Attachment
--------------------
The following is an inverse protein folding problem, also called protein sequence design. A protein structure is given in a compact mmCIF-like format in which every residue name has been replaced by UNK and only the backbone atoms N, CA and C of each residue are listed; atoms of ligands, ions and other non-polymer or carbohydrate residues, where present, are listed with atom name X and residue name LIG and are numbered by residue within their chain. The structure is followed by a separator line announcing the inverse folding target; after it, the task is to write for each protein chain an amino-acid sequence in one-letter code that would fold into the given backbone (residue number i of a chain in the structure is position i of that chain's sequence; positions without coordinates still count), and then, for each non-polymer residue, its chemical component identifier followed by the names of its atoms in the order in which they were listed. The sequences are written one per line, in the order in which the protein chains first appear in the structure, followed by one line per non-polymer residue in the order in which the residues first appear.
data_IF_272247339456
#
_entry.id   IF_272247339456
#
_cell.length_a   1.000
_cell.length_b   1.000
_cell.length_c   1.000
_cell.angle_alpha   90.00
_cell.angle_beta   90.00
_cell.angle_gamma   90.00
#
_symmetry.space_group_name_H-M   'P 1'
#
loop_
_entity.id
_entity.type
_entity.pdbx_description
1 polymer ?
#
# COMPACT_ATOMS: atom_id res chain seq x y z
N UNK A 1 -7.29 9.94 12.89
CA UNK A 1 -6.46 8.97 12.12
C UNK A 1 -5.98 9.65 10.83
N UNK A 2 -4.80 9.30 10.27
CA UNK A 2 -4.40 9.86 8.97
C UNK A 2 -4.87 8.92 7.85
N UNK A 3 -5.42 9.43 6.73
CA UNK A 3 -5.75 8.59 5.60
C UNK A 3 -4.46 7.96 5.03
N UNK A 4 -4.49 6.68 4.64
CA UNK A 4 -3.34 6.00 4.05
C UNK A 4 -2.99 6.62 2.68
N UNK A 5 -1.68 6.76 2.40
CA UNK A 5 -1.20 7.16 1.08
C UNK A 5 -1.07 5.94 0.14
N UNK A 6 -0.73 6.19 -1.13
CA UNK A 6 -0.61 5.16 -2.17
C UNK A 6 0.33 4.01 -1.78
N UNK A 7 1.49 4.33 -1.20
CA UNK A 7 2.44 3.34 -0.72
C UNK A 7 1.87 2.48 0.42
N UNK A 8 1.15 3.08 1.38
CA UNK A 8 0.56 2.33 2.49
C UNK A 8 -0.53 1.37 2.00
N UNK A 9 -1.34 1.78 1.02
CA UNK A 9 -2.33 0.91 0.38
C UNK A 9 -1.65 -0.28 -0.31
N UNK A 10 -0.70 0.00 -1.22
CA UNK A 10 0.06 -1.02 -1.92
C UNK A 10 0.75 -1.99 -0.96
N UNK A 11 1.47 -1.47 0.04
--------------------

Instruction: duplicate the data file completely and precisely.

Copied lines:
The following is an inverse protein folding problem, also called protein sequence design. A protein structure is given in a compact mmCIF-like format in which every residue name has been replaced by UNK and only the backbone atoms N, CA and C of each residue are listed; atoms of ligands, ions and other non-polymer or carbohydrate residues, where present, are listed with atom name X and residue name LIG and are numbered by residue within their chain. The structure is followed by a separator line announcing the inverse folding target; after it, the task is to write for each protein chain an amino-acid sequence in one-letter code that would fold into the given backbone (residue number i of a chain in the structure is position i of that chain's sequence; positions without coordinates still count), and then, for each non-polymer residue, its chemical component identifier followed by the names of its atoms in the order in which they were listed. The sequences are written one per line, in the order in which the protein chains first appear in the structure, followed by one line per non-polymer residue in the order in which the residues first appear.
data_IF_272247339456
#
_entry.id   IF_272247339456
#
_cell.length_a   1.000
_cell.length_b   1.000
_cell.length_c   1.000
_cell.angle_alpha   90.00
_cell.angle_beta   90.00
_cell.angle_gamma   90.00
#
_symmetry.space_group_name_H-M   'P 1'
#
loop_
_entity.id
_entity.type
_entity.pdbx_description
1 polymer ?
#
# COMPACT_ATOMS: atom_id res chain seq x y z
N UNK A 1 -7.29 9.94 12.89
CA UNK A 1 -6.46 8.97 12.12
C UNK A 1 -5.98 9.65 10.83
N UNK A 2 -4.80 9.30 10.27
CA UNK A 2 -4.40 9.86 8.97
C UNK A 2 -4.87 8.92 7.85
N UNK A 3 -5.42 9.43 6.73
CA UNK A 3 -5.75 8.59 5.60
C UNK A 3 -4.46 7.96 5.03
N UNK A 4 -4.49 6.68 4.64
CA UNK A 4 -3.34 6.00 4.05
C UNK A 4 -2.99 6.62 2.68
N UNK A 5 -1.68 6.76 2.40
CA UNK A 5 -1.20 7.16 1.08
C UNK A 5 -1.07 5.94 0.14
N UNK A 6 -0.73 6.19 -1.13
CA UNK A 6 -0.61 5.16 -2.17
C UNK A 6 0.33 4.01 -1.78
N UNK A 7 1.49 4.33 -1.20
CA UNK A 7 2.44 3.34 -0.72
C UNK A 7 1.87 2.48 0.42
N UNK A 8 1.15 3.08 1.38
CA UNK A 8 0.56 2.33 2.49
C UNK A 8 -0.53 1.37 2.00
N UNK A 9 -1.34 1.78 1.02
CA UNK A 9 -2.33 0.91 0.38
C UNK A 9 -1.65 -0.28 -0.31
N UNK A 10 -0.70 0.00 -1.22
CA UNK A 10 0.06 -1.02 -1.92
C UNK A 10 0.75 -1.99 -0.96
N UNK A 11 1.47 -1.47 0.04